BioLife eyes up M&A in ‘fragmented’ regenerative med supply space

The cell and gene therapy tool supplier space is ripe for consolidation says BioLife Solutions, which is evaluating several acquisition targets.

For the third quarter 2018, regenerative medicine consumables and tools firm BioLife reported sales of its biopreservation media product of $5.3 million (€4.7 million), up 79% year-on-year.

With the firm also turning a profit of $1.2 million for the period, CEO Michael Rice spoke about the scaling-up opportunities to take advantage of the continued demand from the cell and gene therapy market, including M&A prospects.

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“For some time now, we have been evaluating various opportunities to acquire additional cell and gene therapy manufacturing tools and services companies or technologies to accelerate growth,” he said during a financial call.

He added the tool supplier side of the regenerative medicine space is “highly fragmented.” BioLife currently offers biopreservation media used to preserve source material and manufacture cell and gene therapies, and, according to Rice, the firm’s share of the per-dose spend and manufacturing tools ranges from about $100 to $500.

“We believe consolidation opportunities to acquire complementary companies or technologies could increase our share of the per-dose tool spend by five to 10 times,” he told stakeholders, adding: “We’re in the process of evaluating several opportunities and we’ll keep you updated when appropriate.”

SAVSU Technologies

One opportunity BioLife may jump on is the full acquisition of SAVSU Technologies, a privately held developer and manufacturer of cloud-connected passive storage and transport containers for temperature sensitive biologics and regenerative medicines.

BioLife has been gradually upping its stake in SAVSU, and in September 2018 invested a further $5 million to increase its ownership from 31% to 44%.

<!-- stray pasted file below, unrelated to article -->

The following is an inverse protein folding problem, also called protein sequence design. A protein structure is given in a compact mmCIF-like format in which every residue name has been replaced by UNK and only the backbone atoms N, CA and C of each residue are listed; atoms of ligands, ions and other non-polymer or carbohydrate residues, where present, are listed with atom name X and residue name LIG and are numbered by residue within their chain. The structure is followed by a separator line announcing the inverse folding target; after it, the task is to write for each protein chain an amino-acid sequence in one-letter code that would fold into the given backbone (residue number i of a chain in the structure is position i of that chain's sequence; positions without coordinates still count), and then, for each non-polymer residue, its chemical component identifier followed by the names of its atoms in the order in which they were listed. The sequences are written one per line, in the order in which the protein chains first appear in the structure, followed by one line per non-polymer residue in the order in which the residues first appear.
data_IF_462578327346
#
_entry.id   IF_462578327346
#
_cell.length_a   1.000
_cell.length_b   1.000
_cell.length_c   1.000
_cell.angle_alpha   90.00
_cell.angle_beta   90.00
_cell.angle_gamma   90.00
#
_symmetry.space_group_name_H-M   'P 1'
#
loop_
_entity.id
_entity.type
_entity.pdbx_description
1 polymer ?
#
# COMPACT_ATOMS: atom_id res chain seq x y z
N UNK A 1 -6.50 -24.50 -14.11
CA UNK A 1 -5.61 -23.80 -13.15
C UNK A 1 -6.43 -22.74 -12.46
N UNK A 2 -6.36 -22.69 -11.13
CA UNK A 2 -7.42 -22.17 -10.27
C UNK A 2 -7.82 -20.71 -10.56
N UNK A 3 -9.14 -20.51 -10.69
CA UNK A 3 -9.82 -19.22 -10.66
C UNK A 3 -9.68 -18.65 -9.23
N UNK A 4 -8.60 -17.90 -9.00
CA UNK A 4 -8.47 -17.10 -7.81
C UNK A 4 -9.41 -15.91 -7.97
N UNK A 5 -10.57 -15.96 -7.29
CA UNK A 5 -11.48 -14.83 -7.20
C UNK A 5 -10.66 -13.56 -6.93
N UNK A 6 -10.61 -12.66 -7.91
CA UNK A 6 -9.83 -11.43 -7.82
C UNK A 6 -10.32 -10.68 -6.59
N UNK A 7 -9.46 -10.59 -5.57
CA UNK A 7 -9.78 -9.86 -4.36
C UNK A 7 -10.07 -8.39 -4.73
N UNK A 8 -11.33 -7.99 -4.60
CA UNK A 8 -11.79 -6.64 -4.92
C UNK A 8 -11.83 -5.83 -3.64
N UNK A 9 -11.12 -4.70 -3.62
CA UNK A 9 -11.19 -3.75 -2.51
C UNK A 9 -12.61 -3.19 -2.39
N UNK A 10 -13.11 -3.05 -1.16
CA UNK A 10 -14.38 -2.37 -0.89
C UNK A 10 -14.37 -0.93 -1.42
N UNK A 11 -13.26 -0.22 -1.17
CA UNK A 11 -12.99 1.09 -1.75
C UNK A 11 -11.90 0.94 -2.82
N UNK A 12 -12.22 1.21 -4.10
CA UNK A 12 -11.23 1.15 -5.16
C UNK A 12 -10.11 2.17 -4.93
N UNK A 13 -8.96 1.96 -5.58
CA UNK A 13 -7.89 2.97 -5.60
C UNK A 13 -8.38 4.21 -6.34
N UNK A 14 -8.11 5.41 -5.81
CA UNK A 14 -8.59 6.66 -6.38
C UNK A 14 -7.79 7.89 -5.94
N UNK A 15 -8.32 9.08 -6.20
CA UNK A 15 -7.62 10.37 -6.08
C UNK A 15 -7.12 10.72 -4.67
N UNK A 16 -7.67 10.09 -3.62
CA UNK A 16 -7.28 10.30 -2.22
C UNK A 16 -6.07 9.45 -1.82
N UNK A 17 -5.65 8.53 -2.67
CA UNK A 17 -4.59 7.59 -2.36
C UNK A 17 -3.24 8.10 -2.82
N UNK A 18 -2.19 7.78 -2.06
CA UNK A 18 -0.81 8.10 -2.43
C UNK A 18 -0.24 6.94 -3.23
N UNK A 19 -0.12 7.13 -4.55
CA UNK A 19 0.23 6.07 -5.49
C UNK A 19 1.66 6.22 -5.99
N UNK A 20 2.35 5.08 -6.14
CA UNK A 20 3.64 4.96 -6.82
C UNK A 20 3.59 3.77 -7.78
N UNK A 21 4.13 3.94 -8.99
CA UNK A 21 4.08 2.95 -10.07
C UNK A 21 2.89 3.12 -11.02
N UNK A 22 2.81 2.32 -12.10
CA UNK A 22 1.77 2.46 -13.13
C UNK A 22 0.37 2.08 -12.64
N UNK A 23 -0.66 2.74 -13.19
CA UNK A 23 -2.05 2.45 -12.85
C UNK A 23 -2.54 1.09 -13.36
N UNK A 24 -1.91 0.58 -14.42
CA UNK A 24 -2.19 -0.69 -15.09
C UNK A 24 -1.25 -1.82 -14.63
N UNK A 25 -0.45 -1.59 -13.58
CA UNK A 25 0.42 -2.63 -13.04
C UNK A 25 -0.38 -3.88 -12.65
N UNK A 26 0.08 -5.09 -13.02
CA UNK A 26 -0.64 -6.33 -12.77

According to BioLife, SAVSU is providing technical support of evaluations and validation by 30 leading cell and gene therapy companies And earlier this month, the firm struck a deal to supply its evo Smart Shipper and evo.is cloud-based service to gene therapy firm AveXis, acquired by Swiss pharma giant Novartis for $8.7 million in May this year.

Roderick de Greef, BioLife’s CFO, said on the call the firm is considering acquiring SAVSU within the next 15 months through a fixed-price purchase option.

“The fundamental driver with respect to the timing of making that final acquisition is 100% related to, at what point will consolidating their financial statements, the immediately accretive or very accretive in the near-term so that’s really the driver from the timing perspective,” he said.

“We’re on the board, we’re very clear about what’s happening and how things are unfolding. And if the revenue or adoption of the technology goes more quickly than we think then – and that – it’s reflected in their financial statements, we’ll pull the trigger then. If it takes a little bit longer, we’ll do it then and that’s why he negotiated an 18-month window as opposed to anything shorter.”

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